UrbanPV: Case study of a schoolyard canopy with semi-transparent double glass modules
UrbanPV enables climate resilience and is self-financing through the energy generated.
The playgrounds of an all-day school center in a small town in southern Germany were hardly used on hot days last summer because they did not offer sufficient protection from the strong solar radiation. A normal roofing would have resulted in a dark, unattractive “cave” that would also have had to be illuminated during the day. No funds were available for such a roofing.
The municipality contacted GridParity AG (GP) of Karlsfeld, near Munich, to investigate the possibility of partially financing the investment through electricity proceeds.
The concept developed by GP’s engineers is based on semi-transparent double-glass modules that let in a lot of light and create an attractive surface due to the interesting interplay of light and shadow.
The roof structures were to consist of glulam beams treated several times with wood preservative and placed on galvanized steel tubes. The electrical connections are safely routed in these tubes to the cable ducts in the ground. The concept is shown in Fig. 1.
The design is modular and, depending on the available investment funds, may initially consist of a few components that can then be expanded.
In the first phase, the offer provided four gable roofs with a PV connected load of 36 kWp and an annual electricity production of about 38,000 kWh. The investment costs were offered at a net € 60,000. The construction team of the municipality was ready to carry out the installation under expert guidance.
The remuneration offered by the municipal utility allowed a payback period of about 8 years without taking into account the expected subsidies under various support programs for urban development.
However, the immediate economic benefit is only a secondary aspect. The example impressively demonstrates the benefits of the system in providing shade and protection from precipitation (rain, snow, and hail). Reducing the overheating of large sealed areas in cities also plays an increasing role. In addition, there is the visual enhancement of the previously sterile schoolyard area, which in the future can also be used outside school hours, e.g. for games such as table tennis.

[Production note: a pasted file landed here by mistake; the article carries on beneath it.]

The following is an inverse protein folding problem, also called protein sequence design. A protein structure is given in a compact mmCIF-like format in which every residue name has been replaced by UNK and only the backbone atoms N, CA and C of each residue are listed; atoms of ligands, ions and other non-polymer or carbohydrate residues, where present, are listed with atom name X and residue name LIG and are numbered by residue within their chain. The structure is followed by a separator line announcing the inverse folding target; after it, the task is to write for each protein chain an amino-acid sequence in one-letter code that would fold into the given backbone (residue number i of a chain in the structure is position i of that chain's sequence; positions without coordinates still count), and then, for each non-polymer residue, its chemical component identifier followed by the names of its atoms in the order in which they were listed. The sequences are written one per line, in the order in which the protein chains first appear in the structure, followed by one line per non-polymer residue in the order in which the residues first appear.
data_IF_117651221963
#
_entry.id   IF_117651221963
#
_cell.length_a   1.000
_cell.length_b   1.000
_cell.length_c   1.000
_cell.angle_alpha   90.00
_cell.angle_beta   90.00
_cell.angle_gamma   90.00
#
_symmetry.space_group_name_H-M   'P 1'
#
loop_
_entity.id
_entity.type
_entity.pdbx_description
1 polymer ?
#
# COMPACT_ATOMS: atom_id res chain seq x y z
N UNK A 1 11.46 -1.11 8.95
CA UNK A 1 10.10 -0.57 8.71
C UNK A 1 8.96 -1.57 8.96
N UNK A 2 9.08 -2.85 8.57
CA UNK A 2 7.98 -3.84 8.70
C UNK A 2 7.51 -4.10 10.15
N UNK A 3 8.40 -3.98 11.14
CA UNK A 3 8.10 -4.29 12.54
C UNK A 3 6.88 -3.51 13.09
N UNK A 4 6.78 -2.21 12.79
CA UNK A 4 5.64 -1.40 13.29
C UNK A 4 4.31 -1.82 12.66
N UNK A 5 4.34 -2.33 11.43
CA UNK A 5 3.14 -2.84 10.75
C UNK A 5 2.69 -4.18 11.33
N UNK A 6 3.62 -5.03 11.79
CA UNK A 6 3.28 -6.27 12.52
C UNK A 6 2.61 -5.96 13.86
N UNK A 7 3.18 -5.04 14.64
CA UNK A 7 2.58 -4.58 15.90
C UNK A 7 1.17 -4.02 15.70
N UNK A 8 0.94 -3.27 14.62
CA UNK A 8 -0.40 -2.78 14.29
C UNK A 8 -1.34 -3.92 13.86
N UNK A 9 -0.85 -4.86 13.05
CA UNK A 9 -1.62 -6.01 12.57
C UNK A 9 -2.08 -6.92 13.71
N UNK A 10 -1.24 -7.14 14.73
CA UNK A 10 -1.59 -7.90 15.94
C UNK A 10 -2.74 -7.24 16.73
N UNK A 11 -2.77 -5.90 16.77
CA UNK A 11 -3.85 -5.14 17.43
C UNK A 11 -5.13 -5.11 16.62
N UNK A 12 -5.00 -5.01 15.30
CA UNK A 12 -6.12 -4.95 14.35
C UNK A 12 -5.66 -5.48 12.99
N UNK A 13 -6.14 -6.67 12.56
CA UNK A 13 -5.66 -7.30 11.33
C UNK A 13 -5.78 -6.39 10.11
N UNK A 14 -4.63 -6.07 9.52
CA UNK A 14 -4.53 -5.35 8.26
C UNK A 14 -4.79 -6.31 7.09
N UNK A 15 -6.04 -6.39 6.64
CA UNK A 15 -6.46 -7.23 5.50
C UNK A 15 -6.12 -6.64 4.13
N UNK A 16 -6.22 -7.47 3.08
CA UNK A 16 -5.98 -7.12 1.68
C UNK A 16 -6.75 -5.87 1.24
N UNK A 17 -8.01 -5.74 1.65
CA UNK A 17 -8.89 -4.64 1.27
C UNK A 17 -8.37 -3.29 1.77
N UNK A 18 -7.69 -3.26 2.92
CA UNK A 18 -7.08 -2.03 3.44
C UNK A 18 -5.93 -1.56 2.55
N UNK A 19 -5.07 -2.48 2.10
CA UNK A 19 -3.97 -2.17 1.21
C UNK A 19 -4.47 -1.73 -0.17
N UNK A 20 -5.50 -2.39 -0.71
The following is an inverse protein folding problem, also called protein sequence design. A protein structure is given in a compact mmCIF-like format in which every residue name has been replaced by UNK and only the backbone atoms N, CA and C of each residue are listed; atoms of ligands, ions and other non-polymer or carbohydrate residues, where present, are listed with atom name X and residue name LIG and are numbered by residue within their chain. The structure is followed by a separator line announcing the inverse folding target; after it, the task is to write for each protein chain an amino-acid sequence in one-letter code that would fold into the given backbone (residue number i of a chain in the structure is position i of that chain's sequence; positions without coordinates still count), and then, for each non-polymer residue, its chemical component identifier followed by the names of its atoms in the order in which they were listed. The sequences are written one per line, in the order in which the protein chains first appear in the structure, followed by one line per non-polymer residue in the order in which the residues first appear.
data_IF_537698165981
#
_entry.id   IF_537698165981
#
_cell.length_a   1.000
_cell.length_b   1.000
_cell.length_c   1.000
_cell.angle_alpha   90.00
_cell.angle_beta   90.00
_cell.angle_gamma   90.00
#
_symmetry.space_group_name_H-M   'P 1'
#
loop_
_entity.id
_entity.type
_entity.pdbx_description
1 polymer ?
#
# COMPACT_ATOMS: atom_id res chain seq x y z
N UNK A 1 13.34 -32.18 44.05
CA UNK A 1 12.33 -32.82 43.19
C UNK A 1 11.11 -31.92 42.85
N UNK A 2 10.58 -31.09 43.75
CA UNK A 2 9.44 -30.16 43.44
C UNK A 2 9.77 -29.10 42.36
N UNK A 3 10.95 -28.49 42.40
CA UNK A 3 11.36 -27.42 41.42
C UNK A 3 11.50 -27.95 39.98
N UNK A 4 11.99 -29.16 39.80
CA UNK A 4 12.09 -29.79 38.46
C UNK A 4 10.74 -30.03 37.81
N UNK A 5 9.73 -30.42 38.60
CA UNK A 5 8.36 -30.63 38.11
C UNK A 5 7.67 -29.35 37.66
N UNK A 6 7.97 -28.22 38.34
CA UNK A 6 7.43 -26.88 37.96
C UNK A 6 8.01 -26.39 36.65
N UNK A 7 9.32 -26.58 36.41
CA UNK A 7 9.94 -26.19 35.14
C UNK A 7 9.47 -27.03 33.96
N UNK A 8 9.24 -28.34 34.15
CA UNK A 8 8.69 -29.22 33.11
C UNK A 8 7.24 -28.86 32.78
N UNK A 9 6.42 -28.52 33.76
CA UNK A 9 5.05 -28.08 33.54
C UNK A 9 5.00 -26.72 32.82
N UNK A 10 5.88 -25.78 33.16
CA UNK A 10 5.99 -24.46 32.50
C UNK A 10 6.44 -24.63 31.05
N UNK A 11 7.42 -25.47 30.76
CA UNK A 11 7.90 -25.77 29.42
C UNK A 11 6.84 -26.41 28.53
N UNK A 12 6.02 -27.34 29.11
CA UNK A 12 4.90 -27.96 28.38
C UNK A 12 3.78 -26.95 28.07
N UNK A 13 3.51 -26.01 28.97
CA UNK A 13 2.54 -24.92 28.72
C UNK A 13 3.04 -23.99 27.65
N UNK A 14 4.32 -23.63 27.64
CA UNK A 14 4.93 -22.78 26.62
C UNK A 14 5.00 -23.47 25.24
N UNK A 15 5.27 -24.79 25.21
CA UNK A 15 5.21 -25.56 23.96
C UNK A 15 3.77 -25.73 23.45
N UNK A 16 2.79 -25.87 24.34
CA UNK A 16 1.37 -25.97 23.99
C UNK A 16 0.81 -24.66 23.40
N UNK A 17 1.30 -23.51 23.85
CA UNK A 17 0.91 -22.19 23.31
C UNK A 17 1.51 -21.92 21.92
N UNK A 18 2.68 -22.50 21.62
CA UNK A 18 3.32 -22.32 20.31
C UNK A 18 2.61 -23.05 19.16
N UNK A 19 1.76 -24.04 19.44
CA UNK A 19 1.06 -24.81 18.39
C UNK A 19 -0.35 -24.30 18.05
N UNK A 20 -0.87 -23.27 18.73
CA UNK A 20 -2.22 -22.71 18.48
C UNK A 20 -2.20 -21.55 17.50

Climate change – worse than expected
The current evaluation of climate projections for the climate scenario RCP8.5 (DWD long-term forecast 2022) shows an increase in ground-level temperature of 3.1 °C to 4.7 °C for Germany in the period 2071-2100 compared to the reference period 1971-2000.
One can hardly imagine what this means for temperatures in urban centers.
Despite the increasingly clear forecasts, climate change has not yet made enough inroads into urban and landscape planning, even though it is clear that buildings planned today will shape our urban and landscape landscape for at least 30-40 years.
Integrated PV can make cities more climate resilient
By intelligently integrating UrbanPV into urban architecture, cities can become more resilient to climate change to create a livable environment.
Cost and revenue figures for the systems indicate that they are usually self-financing in a short period of time. Thus, they are not fanciful sketches of ideas whose realization is often not economically feasible. By integrating robust planting systems, the above goals of creating attractive urban spaces are achieved.